When Monet traveled to Paris to visit The Louvre, he witnessed painters copying from the old masters. Monet, having brought his paints and other tools with him, would instead go and sit by a window and paint what he saw. Monet was in Paris for several years and met several friends who were painters. They all painted in the impressionist style. One of those friends was Édouard Manet.
In June 1861 Monet joined the First Regiment of African Light Cavalry in Algeria for two years of a seven-year commitment, but contracted typhoid. His aunt Madame Lecadre intervened to get him out of the army if he agreed to complete an art course at a university. It is possible that the Dutch painter Johan Barthold Jongkind, whom Monet knew, may have prompted his aunt on this matter. Disillusioned with the traditional art taught at universities, in 1862 Monet was a student of Charles Gleyre in Paris, where he met Pierre-Auguste Renoir, Frederic Bazille, and Alfred Sisley. Together they shared new approaches to art, painting the effects of light en plein air with broken color and rapid brushstrokes, in what later came to be known as Impressionism.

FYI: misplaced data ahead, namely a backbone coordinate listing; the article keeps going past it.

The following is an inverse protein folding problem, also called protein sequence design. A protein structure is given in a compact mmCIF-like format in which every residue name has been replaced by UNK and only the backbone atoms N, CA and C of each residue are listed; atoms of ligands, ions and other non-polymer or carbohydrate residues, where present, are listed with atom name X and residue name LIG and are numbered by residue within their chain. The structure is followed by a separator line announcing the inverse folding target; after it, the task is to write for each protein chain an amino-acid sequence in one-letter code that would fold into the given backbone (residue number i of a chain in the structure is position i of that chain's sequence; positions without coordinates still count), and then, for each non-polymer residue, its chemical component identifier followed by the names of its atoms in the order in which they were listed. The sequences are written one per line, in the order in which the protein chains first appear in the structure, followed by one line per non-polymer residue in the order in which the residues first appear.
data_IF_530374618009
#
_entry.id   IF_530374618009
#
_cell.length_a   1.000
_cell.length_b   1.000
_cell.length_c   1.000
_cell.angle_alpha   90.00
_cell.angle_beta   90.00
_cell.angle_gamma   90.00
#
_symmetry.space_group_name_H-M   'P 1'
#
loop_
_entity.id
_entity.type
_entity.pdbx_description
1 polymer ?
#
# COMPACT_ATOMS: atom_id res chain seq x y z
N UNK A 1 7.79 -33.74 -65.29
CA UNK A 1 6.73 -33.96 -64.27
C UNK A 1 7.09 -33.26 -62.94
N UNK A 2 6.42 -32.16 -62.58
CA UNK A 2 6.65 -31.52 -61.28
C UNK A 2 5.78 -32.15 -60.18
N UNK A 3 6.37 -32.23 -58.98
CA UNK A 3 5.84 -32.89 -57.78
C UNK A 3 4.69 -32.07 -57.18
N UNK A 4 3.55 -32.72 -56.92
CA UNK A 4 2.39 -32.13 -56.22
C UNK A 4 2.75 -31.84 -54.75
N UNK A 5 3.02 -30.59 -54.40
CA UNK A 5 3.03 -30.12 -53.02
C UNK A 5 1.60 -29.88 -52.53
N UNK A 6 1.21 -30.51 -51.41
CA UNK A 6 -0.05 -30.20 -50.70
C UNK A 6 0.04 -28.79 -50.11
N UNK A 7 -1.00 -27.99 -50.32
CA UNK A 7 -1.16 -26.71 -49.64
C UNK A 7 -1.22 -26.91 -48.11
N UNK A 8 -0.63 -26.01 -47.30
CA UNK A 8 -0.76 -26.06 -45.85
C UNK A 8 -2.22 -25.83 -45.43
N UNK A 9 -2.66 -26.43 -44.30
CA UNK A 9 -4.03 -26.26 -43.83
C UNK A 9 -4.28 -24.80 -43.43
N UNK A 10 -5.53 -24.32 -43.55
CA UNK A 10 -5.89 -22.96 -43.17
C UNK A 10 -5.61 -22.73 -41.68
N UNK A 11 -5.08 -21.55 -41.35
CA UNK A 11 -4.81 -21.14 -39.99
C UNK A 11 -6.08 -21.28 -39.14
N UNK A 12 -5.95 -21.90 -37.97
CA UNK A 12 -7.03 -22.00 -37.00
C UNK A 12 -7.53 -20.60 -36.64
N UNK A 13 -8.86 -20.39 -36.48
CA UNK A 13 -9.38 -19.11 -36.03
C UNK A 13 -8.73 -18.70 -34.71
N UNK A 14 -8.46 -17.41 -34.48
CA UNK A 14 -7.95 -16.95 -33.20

Monet's 1866 Camille or The Woman in the Green Dress (La Femme à la Robe Verte), which brought him recognition, was one of many works featuring his future wife, Camille Doncieux. Shortly thereafter Doncieux became pregnant and bore their first child, Jean. In 1868, Monet attempted suicide.
During the Franco-Prussian War (1870–1871), Monet took refuge in England to avoid the conflict. While there he studied the works of John Constable and Joseph Mallord William Turner, both of whose landscapes would serve to inspire Monet's innovations in the study of color.
From 1871 to 1878 Monet lived at Argenteuil, a village on the Seine near Paris, and here he painted some of his best known works.
Impression, Sunrise (Impression, soleil levant) is the painting for which the Impressionist movement was named. He painted it upon returning to France. It hung in the first Impressionist exhibition in 1874 and is now displayed in the Musée Marmottan-Monet, Paris.